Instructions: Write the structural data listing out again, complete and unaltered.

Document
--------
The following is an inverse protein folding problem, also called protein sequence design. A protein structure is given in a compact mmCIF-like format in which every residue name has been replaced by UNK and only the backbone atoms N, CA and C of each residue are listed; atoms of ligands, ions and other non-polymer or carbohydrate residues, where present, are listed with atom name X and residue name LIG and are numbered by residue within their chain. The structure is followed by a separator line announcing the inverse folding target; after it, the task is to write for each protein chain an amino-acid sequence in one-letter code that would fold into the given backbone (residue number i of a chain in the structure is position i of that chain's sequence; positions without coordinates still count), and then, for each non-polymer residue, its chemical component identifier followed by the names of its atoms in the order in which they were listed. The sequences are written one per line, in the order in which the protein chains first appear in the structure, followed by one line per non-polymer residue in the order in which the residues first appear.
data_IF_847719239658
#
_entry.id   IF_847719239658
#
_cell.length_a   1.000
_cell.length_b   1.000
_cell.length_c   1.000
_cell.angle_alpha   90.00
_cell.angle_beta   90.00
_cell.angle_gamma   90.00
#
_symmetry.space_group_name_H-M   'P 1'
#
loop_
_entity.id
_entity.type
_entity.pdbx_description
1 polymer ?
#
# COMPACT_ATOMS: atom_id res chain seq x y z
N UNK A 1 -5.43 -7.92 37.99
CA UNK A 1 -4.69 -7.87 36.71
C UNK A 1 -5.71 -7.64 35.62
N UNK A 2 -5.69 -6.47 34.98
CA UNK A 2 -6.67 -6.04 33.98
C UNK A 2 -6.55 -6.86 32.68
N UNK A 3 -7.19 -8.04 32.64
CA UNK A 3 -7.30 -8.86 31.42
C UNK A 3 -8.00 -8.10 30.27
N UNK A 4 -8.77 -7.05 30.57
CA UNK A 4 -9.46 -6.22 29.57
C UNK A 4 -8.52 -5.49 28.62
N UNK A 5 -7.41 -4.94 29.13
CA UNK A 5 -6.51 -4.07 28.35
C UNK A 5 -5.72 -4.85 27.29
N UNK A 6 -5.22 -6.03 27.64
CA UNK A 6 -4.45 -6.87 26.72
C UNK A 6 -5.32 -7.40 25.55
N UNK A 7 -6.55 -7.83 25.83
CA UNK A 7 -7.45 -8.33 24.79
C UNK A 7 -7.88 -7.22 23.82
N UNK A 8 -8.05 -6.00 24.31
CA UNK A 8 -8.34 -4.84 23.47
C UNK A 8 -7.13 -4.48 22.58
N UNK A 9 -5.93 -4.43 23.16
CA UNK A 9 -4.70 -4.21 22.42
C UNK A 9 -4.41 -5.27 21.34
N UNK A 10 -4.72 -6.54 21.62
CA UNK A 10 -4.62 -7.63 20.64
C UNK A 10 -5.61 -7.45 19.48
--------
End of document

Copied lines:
The following is an inverse protein folding problem, also called protein sequence design. A protein structure is given in a compact mmCIF-like format in which every residue name has been replaced by UNK and only the backbone atoms N, CA and C of each residue are listed; atoms of ligands, ions and other non-polymer or carbohydrate residues, where present, are listed with atom name X and residue name LIG and are numbered by residue within their chain. The structure is followed by a separator line announcing the inverse folding target; after it, the task is to write for each protein chain an amino-acid sequence in one-letter code that would fold into the given backbone (residue number i of a chain in the structure is position i of that chain's sequence; positions without coordinates still count), and then, for each non-polymer residue, its chemical component identifier followed by the names of its atoms in the order in which they were listed. The sequences are written one per line, in the order in which the protein chains first appear in the structure, followed by one line per non-polymer residue in the order in which the residues first appear.
data_IF_847719239658
#
_entry.id   IF_847719239658
#
_cell.length_a   1.000
_cell.length_b   1.000
_cell.length_c   1.000
_cell.angle_alpha   90.00
_cell.angle_beta   90.00
_cell.angle_gamma   90.00
#
_symmetry.space_group_name_H-M   'P 1'
#
loop_
_entity.id
_entity.type
_entity.pdbx_description
1 polymer ?
#
# COMPACT_ATOMS: atom_id res chain seq x y z
N UNK A 1 -5.43 -7.92 37.99
CA UNK A 1 -4.69 -7.87 36.71
C UNK A 1 -5.71 -7.64 35.62
N UNK A 2 -5.69 -6.47 34.98
CA UNK A 2 -6.67 -6.04 33.98
C UNK A 2 -6.55 -6.86 32.68
N UNK A 3 -7.19 -8.04 32.64
CA UNK A 3 -7.30 -8.86 31.42
C UNK A 3 -8.00 -8.10 30.27
N UNK A 4 -8.77 -7.05 30.57
CA UNK A 4 -9.46 -6.22 29.57
C UNK A 4 -8.52 -5.49 28.62
N UNK A 5 -7.41 -4.94 29.13
CA UNK A 5 -6.51 -4.07 28.35
C UNK A 5 -5.72 -4.85 27.29
N UNK A 6 -5.22 -6.03 27.64
CA UNK A 6 -4.45 -6.87 26.72
C UNK A 6 -5.32 -7.40 25.55
N UNK A 7 -6.55 -7.83 25.83
CA UNK A 7 -7.45 -8.33 24.79
C UNK A 7 -7.88 -7.22 23.82
N UNK A 8 -8.05 -6.00 24.31
CA UNK A 8 -8.34 -4.84 23.47
C UNK A 8 -7.13 -4.48 22.58
N UNK A 9 -5.93 -4.43 23.16
CA UNK A 9 -4.70 -4.21 22.42
C UNK A 9 -4.41 -5.27 21.34
N UNK A 10 -4.72 -6.54 21.62
CA UNK A 10 -4.62 -7.63 20.64
C UNK A 10 -5.61 -7.45 19.48